The Hastings Jack-in-the-Green festival was revived by Keith Leech MBE (formally of GOG and the Earls of Essex) and Mad Jack’s Morris in 1983 after he moved from London to Hastings. Working with Folklorist Roy Judge, Keith pieced together late 19th century references to the Hastings (or as Roy would correct him) The St Leonards on Sea Jack in the Green. There were at least two groups who paraded a Jack in the Green until about 1889, though the earliest mention of an already established Jack in the area dates back to 1848 “Clowns, shovels, dust and noise, Jack in the Green, a sooty queen, And half-a-dozen boys.”.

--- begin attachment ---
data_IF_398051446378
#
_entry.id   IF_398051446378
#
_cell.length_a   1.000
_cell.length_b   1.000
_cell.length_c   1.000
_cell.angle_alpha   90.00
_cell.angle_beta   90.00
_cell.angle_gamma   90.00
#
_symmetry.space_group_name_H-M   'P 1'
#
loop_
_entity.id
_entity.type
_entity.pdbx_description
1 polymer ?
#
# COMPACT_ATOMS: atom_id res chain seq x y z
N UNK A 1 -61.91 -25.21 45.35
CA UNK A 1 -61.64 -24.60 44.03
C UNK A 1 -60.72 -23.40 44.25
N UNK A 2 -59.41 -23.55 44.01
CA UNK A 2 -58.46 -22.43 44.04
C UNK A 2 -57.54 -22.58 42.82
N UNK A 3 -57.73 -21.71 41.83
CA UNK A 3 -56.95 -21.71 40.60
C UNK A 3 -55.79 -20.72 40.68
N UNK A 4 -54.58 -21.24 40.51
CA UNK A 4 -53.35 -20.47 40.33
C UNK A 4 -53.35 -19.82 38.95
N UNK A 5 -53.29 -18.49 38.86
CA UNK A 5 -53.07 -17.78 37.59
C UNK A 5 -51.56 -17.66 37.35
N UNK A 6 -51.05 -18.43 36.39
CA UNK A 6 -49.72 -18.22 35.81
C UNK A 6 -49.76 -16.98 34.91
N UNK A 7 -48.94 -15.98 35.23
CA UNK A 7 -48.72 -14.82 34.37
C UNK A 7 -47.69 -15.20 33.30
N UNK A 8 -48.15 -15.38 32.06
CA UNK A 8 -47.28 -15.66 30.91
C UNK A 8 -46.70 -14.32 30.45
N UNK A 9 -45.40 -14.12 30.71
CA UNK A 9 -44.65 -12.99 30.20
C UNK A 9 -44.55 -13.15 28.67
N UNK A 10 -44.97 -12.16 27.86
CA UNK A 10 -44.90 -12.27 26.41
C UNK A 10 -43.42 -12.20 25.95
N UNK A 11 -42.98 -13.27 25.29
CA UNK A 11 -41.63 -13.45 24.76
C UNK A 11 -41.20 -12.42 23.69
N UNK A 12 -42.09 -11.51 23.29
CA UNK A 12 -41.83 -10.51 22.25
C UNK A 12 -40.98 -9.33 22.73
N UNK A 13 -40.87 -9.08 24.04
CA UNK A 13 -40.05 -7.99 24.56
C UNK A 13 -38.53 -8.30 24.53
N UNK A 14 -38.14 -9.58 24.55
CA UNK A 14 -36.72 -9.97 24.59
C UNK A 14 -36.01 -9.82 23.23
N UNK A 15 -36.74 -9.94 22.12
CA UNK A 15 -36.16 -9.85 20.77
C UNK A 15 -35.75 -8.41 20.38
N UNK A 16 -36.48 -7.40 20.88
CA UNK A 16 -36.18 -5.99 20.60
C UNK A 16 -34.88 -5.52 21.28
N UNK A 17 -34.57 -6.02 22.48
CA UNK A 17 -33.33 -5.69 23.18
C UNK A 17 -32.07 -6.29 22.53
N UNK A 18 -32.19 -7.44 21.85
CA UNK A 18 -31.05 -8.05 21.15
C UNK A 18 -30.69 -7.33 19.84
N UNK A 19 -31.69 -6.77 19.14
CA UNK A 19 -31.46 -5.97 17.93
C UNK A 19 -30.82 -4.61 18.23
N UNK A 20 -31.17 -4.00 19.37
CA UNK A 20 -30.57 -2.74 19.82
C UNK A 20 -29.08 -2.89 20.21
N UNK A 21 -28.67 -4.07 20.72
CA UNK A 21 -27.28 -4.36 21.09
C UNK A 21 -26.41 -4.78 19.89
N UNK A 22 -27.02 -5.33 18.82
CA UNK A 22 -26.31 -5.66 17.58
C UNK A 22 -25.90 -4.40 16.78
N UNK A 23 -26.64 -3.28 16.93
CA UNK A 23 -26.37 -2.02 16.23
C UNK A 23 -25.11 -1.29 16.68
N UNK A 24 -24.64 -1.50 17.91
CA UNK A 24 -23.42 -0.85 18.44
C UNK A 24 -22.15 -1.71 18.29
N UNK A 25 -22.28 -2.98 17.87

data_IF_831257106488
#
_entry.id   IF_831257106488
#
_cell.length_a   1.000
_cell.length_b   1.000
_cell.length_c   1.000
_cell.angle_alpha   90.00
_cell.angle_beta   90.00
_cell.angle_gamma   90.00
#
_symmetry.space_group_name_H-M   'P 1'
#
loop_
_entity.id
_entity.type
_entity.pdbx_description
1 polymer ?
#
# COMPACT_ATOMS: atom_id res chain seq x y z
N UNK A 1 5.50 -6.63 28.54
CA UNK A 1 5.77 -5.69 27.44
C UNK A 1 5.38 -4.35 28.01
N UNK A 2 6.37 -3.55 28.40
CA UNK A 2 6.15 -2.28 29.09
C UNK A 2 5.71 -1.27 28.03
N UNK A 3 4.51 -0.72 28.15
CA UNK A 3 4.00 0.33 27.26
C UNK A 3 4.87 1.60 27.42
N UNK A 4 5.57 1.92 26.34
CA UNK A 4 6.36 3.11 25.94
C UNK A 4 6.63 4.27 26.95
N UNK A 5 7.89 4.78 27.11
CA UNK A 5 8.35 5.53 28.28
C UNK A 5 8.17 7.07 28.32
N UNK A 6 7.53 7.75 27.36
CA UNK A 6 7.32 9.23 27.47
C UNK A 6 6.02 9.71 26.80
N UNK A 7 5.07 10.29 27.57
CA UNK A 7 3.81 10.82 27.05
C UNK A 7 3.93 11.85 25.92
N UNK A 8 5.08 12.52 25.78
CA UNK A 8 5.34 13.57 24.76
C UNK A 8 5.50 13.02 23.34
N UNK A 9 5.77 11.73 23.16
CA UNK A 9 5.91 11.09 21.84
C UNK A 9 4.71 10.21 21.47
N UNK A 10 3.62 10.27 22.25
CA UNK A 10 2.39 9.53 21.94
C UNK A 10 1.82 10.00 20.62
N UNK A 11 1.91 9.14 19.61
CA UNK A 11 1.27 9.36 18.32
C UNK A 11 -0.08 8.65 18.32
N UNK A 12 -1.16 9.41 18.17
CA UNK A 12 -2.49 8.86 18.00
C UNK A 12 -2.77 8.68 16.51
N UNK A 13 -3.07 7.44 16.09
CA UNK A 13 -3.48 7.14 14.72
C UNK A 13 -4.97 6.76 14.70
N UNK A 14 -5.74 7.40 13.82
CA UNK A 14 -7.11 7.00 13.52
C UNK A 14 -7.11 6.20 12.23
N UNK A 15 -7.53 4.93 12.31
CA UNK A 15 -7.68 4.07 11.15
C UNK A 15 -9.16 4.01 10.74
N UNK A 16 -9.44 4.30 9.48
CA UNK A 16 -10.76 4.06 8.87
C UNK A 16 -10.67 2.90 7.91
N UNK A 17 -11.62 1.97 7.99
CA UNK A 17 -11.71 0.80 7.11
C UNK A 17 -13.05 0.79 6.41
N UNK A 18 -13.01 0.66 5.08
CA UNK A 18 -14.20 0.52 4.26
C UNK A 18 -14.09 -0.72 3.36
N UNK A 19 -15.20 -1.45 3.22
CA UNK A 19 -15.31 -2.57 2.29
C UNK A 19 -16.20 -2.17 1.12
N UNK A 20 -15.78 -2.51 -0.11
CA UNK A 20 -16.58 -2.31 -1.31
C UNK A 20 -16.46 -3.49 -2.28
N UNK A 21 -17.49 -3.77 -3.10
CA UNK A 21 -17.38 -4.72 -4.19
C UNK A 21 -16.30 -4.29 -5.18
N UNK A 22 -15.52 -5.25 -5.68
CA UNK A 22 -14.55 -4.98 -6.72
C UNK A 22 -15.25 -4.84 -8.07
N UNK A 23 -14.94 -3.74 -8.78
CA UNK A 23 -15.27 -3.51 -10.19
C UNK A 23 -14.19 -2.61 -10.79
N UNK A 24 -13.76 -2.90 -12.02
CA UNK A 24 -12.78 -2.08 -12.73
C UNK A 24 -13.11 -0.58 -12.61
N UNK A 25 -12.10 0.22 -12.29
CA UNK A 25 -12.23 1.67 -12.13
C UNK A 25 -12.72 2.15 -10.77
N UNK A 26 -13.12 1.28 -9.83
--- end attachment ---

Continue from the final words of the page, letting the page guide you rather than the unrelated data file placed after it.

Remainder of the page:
The revived Hastings Traditional Jack-in-the-Green event now spans four days and is one of the biggest annual gatherings of Morris Dancers in the country. It is a spectacular and magical event. The Jack is “released” from the Fisherman’s Museum every year in a wonderful ceremony and is central to the festival. The main procession or parade of the Jack takes place on the bank holiday Monday through the streets of Hastings Old Town starting from the Fisherman’s Museum. The Jack is accompanied by Mad Jacks Morris, Hannah’s Cat Morris, the Bogies, the Gay Bogies, sweeps, Black Sal, a milkmaid, the Fat Man with a Drum, dancers, giants, musicians and an incredible array of green participants who create elaborate costumes for the event. It has been described as one of the most bizarre parades in Britain and really has to be seen to be believed. At the end of the day Jack is slain and his foliage distributed to the crowds to release the spirit of summer. On some years other Jacks have been known to travel to Hastings to join in the festivities including The Fowlers Troop Jack and The City of London Jack. The Hastings Bogies have become a folkloric legend in their own lifetime.